As of yesterday, Thursday 5th March, terminally ill patients in Washington State can invoke a new assisted suicide law called the Death with Dignity Act which allows them to ask for a lethal prescription from their doctor if they have less than six months to live.

Washington's new law is based on a similar one introduced in Oregon ten years ago, where last year 60 patients made use of it. That is the highest number in a year since the law came into force in 1997, reports the NWPR news service of Washington State University.

Since then around 400 Oregon residents have used it to end their lives reports the Seattle Times who also said that Washington's new law was approved in last November's election and carried a nearly 60 per cent "yes" vote.

Like the Oregon act, Washington's new law requires that any patient asking for a lethal prescription must be a resident of the state, be at least 18 years old, declared mentally competent to make the request, and two doctors have to certify that he or she has six months or less to live, reported the Seattle Times.

The patient's request must be put into writing and witnessed by two people, and they must also make two oral requests 15 days apart, the so-called "15 day waiting period".

A representative of Compassion & Choices, the largest aid-in-dying advocacy group in Washington State told NWPR that the names of patients asking for assistance with dying will not be made public, but there will be a need to report such requests. Terry Barnett said:

"The initiative strikes a balance between patient's rights to privacy and the public's interest in information about how the process works."

Groups who support the initiative say that the new law gives people another option and helps them to feel in control of the dying process and thereby preserves their dignity.

Groups who are against the initiative say that the reporting requirements aren't strong enough and there should be stricter safeguards to make sure patients are offered enough end of life options, including pain management, reported NWPR.

Eileen Geller, a spokesperson for True Compassion Advocates, a group that is against the new law, told the Seattle Times that it:

"Puts at risk far too many people for the far too few who would actually have choice."

"One person's autonomy is another person's coercion," said Geller, adding that the message the patient actually receives once the idea of assisted suicide is raised is that they should do it because they are a burden.

Geller, who is a hospice nurse, said that last year as her father in law was dying, a healthcare professional raised the idea of assisted suicide and this led him to feel like he should take up the option in order to stop being a burden to his family.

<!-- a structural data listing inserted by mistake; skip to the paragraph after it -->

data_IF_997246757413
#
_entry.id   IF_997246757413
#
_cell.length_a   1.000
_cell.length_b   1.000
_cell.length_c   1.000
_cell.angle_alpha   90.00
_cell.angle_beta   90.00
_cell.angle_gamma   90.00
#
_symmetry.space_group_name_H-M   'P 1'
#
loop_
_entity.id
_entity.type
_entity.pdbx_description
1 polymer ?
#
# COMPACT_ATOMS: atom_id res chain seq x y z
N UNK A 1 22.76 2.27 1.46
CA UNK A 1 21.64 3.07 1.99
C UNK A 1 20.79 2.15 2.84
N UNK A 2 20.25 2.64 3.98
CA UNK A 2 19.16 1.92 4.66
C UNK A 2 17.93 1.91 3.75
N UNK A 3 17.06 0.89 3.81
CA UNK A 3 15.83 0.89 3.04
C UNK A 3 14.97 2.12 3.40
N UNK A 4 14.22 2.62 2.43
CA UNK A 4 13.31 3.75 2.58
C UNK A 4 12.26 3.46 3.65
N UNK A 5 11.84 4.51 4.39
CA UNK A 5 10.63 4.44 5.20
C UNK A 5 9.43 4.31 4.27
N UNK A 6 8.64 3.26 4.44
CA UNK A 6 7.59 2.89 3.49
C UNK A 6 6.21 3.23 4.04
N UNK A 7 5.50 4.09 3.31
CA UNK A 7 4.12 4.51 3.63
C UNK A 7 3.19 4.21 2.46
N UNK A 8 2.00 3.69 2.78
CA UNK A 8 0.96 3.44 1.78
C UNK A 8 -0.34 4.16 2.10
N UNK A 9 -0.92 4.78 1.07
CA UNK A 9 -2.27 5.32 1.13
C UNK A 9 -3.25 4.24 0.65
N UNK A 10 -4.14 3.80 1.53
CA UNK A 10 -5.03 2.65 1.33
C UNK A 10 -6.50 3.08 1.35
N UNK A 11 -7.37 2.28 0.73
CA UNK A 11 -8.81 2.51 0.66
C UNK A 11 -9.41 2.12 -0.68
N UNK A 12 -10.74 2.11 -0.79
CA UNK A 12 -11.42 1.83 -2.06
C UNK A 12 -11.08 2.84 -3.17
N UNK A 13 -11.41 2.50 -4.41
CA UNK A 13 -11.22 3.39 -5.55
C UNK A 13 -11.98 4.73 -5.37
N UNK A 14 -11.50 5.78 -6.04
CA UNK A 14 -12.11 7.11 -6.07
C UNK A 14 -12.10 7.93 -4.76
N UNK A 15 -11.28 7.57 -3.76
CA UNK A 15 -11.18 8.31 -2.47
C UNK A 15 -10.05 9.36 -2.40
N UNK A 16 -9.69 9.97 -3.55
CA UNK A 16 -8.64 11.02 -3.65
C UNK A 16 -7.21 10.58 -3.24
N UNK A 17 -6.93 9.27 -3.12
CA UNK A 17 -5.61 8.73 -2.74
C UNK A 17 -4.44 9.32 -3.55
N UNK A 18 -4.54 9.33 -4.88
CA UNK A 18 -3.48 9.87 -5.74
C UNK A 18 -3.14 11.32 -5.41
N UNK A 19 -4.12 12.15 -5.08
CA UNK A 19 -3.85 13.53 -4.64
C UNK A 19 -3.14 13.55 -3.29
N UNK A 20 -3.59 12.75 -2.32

This was not the view of Barbara McKay of Kirkland, who said she will use the new law. McKay is terminally ill with advanced ovarian cancer and has already made a written request to her doctors declaring her wish to have lethal medication. She told a news conference on Thursday that she will be talking to her doctors about her other end of life options, reported the Seattle Times.

60-year old McKay said she watched both her parents suffer with few choices at the end of their lives. At the news conference sponsored by Compassion & Choices she told reporters that when her time comes she wants to be able to choose her own time and way to die:

"I don't want my family to have to watch me wither away as can happen with cancer."

Dozens of people stood outside University of Washington School of Medicine yesterday to protest against the new law. Some health systems have chosen not to take part while others have. Those against the new law are concerned that many terminally ill people who are depressed may not get the help they really need and the law will facilitate unnecessary deaths.

Not to be overlooked in all this is the need for health professionals to have fine tuned people skills to balance their medical expertise.

Helping patients to review options about how to spend their dying weeks and whether to terminate their lives deliberately or naturally places a considerable load on the health professional's emotional wellbeing and they may need as much psychological support in this process as their patients.

Sources: Seattle Times, NWPR at Washington State University.

Written by: Catharine Paddock, PhD